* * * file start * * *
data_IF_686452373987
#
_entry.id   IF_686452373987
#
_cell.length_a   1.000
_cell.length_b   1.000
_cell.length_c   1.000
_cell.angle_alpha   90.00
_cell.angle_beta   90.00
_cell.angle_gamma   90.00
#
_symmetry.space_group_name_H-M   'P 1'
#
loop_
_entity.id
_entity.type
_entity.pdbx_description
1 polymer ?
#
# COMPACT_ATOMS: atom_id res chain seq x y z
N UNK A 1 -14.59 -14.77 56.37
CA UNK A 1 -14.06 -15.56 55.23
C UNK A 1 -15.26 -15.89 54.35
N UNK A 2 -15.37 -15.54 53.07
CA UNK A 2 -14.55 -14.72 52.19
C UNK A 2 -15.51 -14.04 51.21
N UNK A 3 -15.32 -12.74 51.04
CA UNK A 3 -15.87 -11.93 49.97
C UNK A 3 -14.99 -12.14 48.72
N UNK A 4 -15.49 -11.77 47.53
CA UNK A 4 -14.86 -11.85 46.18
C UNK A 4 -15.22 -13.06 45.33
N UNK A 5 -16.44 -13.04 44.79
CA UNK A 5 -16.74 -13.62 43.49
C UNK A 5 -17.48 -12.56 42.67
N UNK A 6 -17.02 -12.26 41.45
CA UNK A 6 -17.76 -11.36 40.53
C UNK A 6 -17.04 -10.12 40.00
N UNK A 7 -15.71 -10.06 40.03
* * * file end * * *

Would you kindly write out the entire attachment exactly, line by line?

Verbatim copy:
data_IF_686452373987
#
_entry.id   IF_686452373987
#
_cell.length_a   1.000
_cell.length_b   1.000
_cell.length_c   1.000
_cell.angle_alpha   90.00
_cell.angle_beta   90.00
_cell.angle_gamma   90.00
#
_symmetry.space_group_name_H-M   'P 1'
#
loop_
_entity.id
_entity.type
_entity.pdbx_description
1 polymer ?
#
# COMPACT_ATOMS: atom_id res chain seq x y z
N UNK A 1 -14.59 -14.77 56.37
CA UNK A 1 -14.06 -15.56 55.23
C UNK A 1 -15.26 -15.89 54.35
N UNK A 2 -15.37 -15.54 53.07
CA UNK A 2 -14.55 -14.72 52.19
C UNK A 2 -15.51 -14.04 51.21
N UNK A 3 -15.32 -12.74 51.04
CA UNK A 3 -15.87 -11.93 49.97
C UNK A 3 -14.99 -12.14 48.72
N UNK A 4 -15.49 -11.77 47.53
CA UNK A 4 -14.86 -11.85 46.18
C UNK A 4 -15.22 -13.06 45.33
N UNK A 5 -16.44 -13.04 44.79
CA UNK A 5 -16.74 -13.62 43.49
C UNK A 5 -17.48 -12.56 42.67
N UNK A 6 -17.02 -12.26 41.45
CA UNK A 6 -17.76 -11.36 40.53
C UNK A 6 -17.04 -10.12 40.00
N UNK A 7 -15.71 -10.06 40.03